Nothing changes on the Web, right?
A neglected website is a dying website.
Owners of small business websites are tempted to think that once they have a pretty good website up everything is good. This is especially true in business-to-business markets, but I see it in consumer sites as well. It is such an easy temptation because "doing things" with websites costs money and take time. But effective websites don't work that way. Not like the good old days of printed brochures—print 'em and put on the shelf. But back then, no one was able to search the universe of printed brochures using a tool like Google.
Today a website is like a printed brochure (or many brochures), a Yellow Pages listing, a white pages listing, a sponsored teaching tool and a sign on the building all rolled into one. Pretty cool. There are a lot of possibilities in using your website to project a message, make an offer or connect with customers. It all depends on how you approach it. But it always requires that you make a continual effort to stoke the fire to keep it from cooling off. If you neglect your site it will cool off. I know from personal experience.
This is a sad story of neglect on my part. In 2007 I began posting pages on a website I built called Glyphnotes. The idea behind Glyphnotes was that I would write essays on questions that I get asked frequently. That way I would spend less time on the phone or in email trying to explain things like image file formats. I managed to get some of the big topics posted like:
- How to use Zip files on Windows and Mac.
- What everyone should know about JPEG.
- Why Pantone colors don't always match their 4 color equivalents.
It was interesting to see that these three topics mentioned above started getting ranked very well in Google. The page about using Zip files started getting as many as 100 visits from Google searches. It was fun watching the traffic build. Over time I got distracted trying to make a living and began neglecting the site. I knew it was there, and I even pointed people to it on occasion. But recently I was looking at data on several sites and was stunned to see what had happened to my neglected website.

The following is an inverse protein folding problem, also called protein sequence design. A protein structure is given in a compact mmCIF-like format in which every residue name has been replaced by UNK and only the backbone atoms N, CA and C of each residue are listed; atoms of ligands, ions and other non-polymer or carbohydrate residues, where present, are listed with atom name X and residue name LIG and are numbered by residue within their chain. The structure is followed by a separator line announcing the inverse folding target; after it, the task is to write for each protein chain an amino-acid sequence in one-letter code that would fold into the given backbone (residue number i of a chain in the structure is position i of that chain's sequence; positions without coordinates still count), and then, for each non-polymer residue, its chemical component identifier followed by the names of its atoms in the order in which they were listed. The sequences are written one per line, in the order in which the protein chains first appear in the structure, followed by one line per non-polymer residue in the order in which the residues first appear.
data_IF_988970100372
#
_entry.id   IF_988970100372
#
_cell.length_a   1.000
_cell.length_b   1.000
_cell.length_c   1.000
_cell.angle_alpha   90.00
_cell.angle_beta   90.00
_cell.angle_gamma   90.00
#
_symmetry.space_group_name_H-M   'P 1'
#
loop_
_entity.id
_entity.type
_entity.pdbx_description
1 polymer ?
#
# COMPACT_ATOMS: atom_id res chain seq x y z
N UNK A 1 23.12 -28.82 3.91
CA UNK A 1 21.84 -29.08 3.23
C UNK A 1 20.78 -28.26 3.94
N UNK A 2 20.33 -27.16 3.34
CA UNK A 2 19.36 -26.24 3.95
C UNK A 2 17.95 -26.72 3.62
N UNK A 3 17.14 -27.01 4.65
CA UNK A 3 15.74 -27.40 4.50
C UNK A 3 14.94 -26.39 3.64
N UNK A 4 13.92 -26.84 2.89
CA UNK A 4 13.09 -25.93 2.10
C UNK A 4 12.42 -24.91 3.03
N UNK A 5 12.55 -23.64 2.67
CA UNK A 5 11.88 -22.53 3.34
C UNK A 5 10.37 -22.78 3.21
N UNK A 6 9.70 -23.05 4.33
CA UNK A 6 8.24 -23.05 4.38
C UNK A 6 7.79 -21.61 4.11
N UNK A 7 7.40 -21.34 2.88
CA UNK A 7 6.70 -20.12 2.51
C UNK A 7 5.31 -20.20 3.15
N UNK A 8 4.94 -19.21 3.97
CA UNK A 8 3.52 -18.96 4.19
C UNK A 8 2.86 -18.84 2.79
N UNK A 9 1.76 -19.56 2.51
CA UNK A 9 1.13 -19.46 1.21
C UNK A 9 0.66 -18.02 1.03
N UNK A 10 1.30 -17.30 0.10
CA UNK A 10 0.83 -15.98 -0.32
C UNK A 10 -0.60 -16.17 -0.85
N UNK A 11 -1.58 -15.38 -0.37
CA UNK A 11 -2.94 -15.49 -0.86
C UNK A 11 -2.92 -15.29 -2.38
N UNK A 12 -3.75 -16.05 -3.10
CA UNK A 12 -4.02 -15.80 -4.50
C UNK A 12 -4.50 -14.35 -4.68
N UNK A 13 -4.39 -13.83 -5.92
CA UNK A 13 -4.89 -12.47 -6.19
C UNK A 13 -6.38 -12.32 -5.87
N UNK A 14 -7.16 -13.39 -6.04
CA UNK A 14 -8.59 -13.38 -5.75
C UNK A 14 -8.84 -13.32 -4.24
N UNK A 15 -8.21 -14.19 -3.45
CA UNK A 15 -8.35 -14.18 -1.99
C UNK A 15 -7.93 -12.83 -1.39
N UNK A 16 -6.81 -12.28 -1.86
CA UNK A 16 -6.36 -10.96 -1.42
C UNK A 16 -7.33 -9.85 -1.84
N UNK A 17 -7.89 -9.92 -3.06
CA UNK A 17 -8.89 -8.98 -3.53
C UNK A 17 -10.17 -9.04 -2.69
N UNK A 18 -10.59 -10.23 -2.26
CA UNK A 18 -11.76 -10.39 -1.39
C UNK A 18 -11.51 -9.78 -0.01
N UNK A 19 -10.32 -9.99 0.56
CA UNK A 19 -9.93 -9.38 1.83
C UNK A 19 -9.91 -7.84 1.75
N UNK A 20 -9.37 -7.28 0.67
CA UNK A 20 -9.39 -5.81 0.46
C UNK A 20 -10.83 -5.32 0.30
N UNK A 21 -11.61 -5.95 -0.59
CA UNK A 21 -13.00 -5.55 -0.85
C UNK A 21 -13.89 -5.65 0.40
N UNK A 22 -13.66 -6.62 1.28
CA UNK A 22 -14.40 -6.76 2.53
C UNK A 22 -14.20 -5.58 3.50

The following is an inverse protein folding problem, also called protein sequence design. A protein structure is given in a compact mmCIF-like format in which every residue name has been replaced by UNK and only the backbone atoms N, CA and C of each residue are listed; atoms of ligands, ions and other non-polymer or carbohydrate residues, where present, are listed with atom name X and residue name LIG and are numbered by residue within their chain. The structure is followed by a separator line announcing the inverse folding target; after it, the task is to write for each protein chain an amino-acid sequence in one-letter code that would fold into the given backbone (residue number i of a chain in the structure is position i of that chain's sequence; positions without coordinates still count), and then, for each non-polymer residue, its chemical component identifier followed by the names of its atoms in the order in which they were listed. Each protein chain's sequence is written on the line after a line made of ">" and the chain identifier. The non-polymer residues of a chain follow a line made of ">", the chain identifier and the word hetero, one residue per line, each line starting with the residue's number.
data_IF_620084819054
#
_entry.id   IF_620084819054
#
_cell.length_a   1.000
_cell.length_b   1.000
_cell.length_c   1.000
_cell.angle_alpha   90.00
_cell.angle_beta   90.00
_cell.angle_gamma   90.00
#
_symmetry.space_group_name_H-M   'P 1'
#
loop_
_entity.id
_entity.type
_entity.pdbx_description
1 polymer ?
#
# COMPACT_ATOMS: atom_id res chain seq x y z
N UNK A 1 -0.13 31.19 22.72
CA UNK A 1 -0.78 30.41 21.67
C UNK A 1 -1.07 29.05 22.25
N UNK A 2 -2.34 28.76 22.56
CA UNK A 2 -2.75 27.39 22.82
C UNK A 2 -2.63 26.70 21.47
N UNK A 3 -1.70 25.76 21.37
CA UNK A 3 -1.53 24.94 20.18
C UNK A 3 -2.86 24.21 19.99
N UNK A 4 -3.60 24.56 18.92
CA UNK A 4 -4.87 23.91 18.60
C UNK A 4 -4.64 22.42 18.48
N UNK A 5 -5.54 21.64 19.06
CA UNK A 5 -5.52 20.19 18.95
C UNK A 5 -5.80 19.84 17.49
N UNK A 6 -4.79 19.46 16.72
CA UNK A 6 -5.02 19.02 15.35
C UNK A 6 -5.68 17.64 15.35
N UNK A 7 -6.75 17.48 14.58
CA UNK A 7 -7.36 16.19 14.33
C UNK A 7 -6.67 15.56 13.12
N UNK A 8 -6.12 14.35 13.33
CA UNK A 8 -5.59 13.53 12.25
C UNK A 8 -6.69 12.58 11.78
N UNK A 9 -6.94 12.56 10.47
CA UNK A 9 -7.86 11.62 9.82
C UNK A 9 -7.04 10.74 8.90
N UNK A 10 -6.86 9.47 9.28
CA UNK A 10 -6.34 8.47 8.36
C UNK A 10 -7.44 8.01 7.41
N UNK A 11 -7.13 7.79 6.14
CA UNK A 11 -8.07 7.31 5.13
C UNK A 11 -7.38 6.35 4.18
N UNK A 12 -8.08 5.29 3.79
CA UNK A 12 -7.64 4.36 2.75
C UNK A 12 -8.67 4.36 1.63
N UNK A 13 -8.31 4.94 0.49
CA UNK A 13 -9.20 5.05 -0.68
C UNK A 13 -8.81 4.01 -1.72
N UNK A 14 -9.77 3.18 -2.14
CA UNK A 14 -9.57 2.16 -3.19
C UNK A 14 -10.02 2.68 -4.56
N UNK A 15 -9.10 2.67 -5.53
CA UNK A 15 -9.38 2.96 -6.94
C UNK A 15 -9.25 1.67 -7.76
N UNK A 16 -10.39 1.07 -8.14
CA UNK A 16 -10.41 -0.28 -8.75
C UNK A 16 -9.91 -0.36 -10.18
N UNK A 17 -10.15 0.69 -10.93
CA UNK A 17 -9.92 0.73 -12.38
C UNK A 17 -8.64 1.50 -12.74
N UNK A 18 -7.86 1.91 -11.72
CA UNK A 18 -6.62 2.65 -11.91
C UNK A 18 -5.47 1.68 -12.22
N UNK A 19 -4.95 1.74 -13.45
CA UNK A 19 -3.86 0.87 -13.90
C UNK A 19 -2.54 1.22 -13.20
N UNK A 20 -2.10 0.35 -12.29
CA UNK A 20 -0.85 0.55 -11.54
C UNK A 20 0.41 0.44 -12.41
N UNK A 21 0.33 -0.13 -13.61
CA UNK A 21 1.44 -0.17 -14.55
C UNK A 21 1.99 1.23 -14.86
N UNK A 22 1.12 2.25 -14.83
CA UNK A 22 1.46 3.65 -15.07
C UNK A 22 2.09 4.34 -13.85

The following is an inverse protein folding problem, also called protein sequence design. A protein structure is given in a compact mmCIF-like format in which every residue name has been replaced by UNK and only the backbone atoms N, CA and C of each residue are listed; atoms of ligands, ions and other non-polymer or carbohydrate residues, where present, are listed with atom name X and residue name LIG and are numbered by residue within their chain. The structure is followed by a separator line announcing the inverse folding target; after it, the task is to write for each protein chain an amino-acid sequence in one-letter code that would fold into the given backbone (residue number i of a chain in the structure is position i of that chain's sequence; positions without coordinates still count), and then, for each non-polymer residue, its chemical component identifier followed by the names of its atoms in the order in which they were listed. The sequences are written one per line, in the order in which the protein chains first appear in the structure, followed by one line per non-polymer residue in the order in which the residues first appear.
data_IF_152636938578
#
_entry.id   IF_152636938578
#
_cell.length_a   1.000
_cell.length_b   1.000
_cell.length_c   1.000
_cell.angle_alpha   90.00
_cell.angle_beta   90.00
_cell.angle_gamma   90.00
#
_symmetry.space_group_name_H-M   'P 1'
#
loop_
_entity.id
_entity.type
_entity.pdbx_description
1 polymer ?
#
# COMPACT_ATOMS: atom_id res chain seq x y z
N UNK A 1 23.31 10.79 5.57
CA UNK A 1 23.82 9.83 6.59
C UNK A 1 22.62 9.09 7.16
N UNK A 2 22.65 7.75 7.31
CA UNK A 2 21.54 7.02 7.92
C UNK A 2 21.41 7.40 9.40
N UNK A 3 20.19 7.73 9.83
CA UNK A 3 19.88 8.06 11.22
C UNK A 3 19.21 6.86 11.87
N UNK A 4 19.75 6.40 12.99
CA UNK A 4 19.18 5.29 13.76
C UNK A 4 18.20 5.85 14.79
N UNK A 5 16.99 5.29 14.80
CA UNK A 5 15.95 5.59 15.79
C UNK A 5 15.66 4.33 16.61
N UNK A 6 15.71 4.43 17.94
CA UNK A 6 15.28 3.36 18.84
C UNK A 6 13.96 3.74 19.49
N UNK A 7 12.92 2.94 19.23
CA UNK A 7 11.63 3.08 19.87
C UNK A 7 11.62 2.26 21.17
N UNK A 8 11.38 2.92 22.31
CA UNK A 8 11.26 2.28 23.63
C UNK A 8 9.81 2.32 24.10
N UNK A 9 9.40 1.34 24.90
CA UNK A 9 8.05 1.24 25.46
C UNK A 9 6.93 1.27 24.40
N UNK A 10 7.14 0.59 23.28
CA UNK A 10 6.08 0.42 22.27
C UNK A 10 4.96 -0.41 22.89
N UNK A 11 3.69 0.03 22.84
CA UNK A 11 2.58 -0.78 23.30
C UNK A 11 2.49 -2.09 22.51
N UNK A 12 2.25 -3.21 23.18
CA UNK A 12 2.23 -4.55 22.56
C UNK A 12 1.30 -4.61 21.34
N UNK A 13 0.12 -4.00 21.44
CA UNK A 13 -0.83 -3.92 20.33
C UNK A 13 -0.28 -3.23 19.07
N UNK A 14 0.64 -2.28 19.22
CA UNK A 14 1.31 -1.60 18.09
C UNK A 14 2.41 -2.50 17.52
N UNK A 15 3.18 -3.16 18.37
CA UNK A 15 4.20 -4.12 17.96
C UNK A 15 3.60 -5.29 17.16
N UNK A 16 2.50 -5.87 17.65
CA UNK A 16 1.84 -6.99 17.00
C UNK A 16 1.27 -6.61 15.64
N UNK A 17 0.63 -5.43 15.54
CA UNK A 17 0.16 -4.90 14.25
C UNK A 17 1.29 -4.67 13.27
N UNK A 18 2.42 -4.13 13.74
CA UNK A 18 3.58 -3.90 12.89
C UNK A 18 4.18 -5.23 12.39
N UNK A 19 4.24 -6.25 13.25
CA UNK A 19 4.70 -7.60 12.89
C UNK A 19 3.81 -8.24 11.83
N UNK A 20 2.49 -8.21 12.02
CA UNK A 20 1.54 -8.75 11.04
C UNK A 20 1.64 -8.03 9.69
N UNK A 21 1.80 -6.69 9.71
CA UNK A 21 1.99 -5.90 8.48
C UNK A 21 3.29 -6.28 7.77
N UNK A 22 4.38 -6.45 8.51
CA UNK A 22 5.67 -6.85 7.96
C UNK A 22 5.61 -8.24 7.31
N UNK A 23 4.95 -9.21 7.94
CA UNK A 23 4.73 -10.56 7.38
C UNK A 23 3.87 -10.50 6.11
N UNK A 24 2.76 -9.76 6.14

The rise and fall of my website.
The chart above is the daily visitor traffic at Glyphnotes over its lifespan. I probably stopped adding or adjusting content in late 2009. It is heartening to see that some growth momentum occurred even after my neglect began. I think that indicates that the attention a site needs can be spaced out to something like monthly or quarterly pulses—depending on the market and audience.
Much to my surprise the site still gets very high ranking on some keywords. But it can see with just a few tests that the site gets lower ranking than in its heyday. For instance, the search [how to open a .sit file on windows] rank number one consistently just three years ago. (We even beat the make of the software that could do this trick.) Now Glyphnotes is down to #8. The result of this fall in rank is fewer visits. It is just that simple.
I am sure that with some effort I could get the traffic to jump back up. Especially if I began adding pages on new topics or worked on the existing pages to improve page titles and refocused the content to better expose the meaning to Google. But I have moved on. Plus the site makes an interesting "petri dish" for "neglected site syndrome".
I am not alone.
There are zillions of old, neglected websites in need of redesign and help in enhancing content. Not long ago the following video really brought it home to me. This is from the Youtube channel "Google Webmaster Help" where staff from Google answer questions and offer guides to help website owners get more from their sites. Some of the videos can get technical, but most are conceptual. Enjoy!